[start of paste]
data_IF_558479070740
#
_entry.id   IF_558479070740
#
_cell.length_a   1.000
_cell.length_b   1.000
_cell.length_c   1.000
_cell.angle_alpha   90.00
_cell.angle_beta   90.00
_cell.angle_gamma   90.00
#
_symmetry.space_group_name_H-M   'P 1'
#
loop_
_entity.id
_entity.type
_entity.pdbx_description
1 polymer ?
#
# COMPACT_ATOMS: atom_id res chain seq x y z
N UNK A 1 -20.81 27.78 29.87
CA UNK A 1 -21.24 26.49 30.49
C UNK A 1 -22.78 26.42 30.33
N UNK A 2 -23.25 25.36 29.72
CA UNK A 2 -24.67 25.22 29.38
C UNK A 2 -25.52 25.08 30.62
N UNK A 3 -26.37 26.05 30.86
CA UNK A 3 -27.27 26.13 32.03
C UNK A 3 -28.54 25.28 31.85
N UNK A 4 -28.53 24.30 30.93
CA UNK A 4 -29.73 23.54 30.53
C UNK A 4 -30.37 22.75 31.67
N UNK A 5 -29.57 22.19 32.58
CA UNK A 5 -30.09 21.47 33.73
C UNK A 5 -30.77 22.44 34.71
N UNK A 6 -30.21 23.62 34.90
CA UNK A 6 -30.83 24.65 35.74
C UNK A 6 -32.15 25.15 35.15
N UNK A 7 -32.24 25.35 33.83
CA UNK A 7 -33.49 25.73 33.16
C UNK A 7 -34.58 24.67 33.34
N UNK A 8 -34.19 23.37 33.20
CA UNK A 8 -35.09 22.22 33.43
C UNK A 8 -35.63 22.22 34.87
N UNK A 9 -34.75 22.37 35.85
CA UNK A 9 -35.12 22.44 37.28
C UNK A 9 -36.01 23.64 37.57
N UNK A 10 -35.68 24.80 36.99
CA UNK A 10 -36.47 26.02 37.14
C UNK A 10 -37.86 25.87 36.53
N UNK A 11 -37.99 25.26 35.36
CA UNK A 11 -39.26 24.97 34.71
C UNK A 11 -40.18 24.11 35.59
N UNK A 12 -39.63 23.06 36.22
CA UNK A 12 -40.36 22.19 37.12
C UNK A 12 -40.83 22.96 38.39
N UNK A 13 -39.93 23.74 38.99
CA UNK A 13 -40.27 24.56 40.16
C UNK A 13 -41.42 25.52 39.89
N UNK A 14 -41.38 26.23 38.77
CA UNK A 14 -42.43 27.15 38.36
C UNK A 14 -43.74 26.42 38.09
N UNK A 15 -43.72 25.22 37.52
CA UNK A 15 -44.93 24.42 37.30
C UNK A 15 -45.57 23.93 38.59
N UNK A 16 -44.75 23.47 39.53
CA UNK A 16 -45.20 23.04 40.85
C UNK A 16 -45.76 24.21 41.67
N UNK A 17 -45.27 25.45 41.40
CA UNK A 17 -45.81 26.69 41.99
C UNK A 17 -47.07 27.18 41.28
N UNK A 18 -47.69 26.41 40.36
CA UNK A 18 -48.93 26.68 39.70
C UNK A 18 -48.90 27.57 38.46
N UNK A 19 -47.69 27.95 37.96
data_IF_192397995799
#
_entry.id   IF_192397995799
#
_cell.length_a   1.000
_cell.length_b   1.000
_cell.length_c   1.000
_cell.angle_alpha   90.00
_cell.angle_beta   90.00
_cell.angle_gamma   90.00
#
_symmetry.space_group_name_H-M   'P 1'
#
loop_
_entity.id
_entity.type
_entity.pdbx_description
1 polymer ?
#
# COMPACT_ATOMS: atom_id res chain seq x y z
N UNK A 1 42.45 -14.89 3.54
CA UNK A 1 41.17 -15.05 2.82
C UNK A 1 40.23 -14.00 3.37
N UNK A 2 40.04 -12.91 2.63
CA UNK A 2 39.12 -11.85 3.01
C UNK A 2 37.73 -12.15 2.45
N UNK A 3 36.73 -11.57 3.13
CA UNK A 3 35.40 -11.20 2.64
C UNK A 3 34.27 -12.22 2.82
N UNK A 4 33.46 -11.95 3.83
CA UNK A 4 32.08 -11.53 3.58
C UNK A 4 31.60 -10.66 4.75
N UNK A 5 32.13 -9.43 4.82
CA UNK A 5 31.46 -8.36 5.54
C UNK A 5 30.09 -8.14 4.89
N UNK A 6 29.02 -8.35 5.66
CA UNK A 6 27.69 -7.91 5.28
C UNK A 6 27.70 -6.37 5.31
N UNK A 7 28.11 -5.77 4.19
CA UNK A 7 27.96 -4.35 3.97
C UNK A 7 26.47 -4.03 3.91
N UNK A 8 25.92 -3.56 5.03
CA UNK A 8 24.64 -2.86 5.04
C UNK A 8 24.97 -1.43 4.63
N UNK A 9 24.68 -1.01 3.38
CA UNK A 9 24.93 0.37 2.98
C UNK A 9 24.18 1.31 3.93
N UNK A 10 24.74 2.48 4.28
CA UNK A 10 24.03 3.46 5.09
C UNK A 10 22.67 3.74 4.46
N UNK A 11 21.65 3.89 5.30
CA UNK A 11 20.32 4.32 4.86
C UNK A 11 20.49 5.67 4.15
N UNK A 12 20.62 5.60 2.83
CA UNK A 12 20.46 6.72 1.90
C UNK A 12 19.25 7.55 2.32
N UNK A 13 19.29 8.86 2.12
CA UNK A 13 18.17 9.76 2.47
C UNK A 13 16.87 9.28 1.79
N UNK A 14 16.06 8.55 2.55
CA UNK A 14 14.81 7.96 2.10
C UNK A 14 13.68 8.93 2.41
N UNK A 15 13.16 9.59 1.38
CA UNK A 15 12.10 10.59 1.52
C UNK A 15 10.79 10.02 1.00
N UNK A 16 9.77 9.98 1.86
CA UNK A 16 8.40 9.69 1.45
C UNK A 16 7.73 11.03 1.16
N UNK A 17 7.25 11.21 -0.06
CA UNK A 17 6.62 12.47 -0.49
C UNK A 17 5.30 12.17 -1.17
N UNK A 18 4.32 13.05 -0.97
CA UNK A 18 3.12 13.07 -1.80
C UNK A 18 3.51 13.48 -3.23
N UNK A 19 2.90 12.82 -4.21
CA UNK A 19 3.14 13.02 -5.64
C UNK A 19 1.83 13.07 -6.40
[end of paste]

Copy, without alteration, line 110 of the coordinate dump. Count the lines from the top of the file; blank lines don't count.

C UNK A 5 30.09 -8.14 4.89